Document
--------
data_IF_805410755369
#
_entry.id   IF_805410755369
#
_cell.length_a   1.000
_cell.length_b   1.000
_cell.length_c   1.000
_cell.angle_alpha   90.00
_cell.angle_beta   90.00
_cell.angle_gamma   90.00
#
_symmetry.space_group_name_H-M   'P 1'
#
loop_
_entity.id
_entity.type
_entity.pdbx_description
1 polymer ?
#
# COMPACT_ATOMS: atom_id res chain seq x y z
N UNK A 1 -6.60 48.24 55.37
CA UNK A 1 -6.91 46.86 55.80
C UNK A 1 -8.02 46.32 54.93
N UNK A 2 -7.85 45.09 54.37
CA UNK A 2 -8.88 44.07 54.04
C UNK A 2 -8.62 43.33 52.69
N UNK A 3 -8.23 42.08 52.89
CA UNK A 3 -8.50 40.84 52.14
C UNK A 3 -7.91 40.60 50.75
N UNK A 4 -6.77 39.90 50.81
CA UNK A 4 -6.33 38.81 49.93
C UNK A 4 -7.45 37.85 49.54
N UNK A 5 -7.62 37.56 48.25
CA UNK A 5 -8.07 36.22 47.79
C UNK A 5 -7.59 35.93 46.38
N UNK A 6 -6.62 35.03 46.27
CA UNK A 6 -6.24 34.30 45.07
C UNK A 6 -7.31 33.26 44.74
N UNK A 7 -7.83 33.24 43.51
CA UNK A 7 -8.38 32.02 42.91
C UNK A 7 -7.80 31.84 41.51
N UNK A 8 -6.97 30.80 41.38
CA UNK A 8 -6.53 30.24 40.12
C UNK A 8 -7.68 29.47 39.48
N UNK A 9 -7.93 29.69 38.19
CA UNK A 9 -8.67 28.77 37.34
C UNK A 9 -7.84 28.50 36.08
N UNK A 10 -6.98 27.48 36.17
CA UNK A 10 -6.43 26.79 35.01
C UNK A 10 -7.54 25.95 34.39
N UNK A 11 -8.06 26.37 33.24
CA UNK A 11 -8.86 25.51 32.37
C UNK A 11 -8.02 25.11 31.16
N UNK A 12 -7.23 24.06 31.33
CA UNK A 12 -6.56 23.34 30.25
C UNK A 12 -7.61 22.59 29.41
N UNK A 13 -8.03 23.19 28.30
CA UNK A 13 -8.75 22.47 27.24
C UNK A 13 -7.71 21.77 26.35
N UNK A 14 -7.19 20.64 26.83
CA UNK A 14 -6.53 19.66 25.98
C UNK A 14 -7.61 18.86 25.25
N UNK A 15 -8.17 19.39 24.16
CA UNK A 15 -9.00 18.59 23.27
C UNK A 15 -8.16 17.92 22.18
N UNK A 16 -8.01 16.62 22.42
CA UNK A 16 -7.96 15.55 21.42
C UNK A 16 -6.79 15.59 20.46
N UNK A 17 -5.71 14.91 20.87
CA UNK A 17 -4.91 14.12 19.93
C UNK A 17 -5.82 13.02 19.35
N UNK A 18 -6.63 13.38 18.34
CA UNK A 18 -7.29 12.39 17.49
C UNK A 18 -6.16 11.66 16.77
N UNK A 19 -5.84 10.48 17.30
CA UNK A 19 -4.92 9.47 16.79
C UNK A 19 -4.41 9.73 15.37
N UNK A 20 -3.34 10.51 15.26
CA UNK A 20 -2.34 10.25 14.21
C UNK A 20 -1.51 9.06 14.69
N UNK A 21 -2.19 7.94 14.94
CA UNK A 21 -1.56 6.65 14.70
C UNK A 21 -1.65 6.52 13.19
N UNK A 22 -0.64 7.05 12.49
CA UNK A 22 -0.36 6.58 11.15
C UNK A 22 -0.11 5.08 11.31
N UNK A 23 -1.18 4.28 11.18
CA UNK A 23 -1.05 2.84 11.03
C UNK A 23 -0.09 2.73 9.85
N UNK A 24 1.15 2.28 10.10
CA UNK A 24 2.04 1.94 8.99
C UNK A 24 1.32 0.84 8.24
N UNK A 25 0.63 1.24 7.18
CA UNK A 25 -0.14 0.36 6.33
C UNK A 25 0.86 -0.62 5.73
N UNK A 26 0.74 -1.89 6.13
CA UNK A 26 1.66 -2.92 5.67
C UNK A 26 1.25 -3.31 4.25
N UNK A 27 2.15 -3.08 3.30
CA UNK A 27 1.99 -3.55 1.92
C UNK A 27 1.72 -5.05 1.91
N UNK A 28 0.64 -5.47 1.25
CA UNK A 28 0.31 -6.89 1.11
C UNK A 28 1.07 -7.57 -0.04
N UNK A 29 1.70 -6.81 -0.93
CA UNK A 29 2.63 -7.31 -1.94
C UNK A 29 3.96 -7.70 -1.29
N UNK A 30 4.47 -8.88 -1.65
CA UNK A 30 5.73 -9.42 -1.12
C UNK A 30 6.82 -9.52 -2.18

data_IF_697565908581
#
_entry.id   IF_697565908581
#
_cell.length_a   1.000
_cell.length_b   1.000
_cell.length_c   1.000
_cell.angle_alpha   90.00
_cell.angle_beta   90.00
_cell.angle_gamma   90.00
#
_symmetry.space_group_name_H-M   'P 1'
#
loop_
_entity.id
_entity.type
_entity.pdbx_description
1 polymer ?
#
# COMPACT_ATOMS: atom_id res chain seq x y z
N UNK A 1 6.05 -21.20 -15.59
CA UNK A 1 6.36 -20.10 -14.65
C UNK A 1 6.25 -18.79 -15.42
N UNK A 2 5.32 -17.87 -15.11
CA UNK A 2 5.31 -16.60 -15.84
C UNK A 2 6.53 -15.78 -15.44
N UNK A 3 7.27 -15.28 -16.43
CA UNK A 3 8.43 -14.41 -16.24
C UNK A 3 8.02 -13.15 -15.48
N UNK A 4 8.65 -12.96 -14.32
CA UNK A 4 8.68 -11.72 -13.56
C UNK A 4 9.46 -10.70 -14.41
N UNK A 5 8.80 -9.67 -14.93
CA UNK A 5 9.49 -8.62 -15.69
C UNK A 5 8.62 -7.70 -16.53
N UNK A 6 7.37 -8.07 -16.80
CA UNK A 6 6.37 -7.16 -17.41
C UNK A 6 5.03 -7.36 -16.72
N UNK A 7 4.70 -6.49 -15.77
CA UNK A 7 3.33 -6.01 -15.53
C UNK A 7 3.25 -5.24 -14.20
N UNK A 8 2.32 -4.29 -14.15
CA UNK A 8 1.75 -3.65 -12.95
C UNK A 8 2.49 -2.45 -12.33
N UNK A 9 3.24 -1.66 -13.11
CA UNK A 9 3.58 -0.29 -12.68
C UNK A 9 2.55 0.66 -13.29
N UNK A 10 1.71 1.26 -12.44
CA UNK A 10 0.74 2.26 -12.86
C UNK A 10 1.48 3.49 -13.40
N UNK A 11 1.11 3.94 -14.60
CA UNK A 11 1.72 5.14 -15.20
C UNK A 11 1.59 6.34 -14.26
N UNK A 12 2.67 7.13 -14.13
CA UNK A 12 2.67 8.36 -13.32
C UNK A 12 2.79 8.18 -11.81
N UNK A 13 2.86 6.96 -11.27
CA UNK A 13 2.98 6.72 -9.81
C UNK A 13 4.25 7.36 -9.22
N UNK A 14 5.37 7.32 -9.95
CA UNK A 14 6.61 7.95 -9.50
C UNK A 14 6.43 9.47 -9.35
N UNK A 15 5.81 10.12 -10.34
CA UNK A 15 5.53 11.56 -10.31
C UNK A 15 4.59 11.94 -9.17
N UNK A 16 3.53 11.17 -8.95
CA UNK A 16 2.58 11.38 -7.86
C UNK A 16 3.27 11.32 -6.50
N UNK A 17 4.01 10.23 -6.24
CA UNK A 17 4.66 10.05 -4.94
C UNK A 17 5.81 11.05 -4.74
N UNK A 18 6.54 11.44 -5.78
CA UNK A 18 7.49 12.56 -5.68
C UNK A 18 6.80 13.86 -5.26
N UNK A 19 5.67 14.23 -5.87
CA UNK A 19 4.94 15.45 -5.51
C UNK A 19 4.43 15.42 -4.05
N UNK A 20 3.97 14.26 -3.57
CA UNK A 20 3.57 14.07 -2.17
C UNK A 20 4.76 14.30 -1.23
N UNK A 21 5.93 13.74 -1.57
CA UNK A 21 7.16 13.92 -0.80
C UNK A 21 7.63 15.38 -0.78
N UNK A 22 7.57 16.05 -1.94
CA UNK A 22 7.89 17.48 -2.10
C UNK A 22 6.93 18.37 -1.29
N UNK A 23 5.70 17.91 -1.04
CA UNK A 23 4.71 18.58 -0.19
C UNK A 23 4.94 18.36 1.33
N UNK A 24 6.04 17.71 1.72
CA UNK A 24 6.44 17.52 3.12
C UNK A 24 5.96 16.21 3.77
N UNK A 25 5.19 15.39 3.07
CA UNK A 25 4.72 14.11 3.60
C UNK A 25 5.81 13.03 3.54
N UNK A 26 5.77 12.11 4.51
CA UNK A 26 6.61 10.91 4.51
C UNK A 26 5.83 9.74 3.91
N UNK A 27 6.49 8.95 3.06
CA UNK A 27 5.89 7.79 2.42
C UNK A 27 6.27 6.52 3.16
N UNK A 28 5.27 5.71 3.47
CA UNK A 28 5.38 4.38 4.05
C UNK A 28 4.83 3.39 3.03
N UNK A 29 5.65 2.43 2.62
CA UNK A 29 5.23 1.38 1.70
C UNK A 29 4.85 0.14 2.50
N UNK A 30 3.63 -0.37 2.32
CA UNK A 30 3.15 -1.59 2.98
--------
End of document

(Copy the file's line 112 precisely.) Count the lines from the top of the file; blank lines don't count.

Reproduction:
#